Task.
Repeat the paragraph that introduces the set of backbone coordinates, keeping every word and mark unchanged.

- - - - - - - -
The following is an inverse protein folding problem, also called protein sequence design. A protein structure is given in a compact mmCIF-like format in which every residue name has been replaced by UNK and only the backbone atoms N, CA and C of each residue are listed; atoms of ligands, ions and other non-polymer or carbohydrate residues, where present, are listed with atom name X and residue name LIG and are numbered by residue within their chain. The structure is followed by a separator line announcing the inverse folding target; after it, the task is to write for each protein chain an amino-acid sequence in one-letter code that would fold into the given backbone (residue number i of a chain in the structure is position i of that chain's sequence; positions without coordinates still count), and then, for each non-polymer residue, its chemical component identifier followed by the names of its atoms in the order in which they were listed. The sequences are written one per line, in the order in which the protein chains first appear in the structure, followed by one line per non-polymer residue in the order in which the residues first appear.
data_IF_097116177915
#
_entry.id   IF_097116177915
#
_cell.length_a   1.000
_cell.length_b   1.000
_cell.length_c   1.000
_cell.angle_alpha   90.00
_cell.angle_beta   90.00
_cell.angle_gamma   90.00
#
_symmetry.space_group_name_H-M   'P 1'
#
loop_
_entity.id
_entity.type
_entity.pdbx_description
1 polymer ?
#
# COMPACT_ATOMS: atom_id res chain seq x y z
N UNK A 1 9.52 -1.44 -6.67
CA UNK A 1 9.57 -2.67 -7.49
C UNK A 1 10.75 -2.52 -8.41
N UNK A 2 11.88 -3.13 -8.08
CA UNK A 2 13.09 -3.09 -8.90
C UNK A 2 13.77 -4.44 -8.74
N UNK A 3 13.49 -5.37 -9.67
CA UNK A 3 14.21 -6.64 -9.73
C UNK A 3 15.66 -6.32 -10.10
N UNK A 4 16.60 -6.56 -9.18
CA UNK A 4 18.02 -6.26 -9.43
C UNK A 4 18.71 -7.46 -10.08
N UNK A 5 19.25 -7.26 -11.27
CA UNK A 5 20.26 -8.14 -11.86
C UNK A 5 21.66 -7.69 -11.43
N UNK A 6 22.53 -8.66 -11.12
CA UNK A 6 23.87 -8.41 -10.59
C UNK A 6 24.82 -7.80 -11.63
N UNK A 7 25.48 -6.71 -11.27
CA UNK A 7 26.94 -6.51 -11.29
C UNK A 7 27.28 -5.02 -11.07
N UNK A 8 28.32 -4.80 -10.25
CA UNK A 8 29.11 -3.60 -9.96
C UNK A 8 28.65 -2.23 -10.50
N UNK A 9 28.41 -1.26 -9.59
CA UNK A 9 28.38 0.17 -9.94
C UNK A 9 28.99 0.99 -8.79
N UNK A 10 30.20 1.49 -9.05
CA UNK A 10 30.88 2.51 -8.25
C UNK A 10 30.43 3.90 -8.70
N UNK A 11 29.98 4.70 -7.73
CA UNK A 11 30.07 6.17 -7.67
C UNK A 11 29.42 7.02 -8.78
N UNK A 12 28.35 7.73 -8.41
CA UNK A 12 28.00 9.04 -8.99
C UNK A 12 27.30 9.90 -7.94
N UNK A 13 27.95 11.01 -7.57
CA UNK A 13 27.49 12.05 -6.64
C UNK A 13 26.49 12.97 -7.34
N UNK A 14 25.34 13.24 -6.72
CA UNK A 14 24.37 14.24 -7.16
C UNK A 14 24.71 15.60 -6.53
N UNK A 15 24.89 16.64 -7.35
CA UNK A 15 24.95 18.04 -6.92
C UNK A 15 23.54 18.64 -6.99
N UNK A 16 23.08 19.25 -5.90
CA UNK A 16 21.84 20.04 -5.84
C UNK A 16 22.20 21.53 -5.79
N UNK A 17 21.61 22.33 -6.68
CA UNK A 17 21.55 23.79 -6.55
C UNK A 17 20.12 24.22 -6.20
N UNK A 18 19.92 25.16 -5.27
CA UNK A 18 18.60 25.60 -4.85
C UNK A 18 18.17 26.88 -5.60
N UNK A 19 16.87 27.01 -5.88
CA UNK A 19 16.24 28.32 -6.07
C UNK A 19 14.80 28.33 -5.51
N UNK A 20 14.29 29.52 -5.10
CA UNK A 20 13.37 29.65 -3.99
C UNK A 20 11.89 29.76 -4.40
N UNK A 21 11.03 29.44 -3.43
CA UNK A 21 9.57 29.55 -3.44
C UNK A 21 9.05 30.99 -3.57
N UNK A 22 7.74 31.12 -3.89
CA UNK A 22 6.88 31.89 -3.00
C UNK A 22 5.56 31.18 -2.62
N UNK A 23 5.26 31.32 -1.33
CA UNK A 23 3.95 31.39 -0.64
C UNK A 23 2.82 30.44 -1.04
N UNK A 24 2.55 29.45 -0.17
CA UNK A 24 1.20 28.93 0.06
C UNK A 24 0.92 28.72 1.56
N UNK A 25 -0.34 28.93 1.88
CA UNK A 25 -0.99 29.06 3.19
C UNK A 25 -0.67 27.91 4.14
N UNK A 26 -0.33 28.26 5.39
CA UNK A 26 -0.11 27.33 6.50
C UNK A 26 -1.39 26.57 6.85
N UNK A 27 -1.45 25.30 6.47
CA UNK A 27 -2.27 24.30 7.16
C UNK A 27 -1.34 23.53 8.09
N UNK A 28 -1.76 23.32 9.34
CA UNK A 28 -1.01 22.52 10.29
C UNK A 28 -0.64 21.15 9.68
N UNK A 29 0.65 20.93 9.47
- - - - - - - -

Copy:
The following is an inverse protein folding problem, also called protein sequence design. A protein structure is given in a compact mmCIF-like format in which every residue name has been replaced by UNK and only the backbone atoms N, CA and C of each residue are listed; atoms of ligands, ions and other non-polymer or carbohydrate residues, where present, are listed with atom name X and residue name LIG and are numbered by residue within their chain. The structure is followed by a separator line announcing the inverse folding target; after it, the task is to write for each protein chain an amino-acid sequence in one-letter code that would fold into the given backbone (residue number i of a chain in the structure is position i of that chain's sequence; positions without coordinates still count), and then, for each non-polymer residue, its chemical component identifier followed by the names of its atoms in the order in which they were listed. The sequences are written one per line, in the order in which the protein chains first appear in the structure, followed by one line per non-polymer residue in the order in which the residues first appear.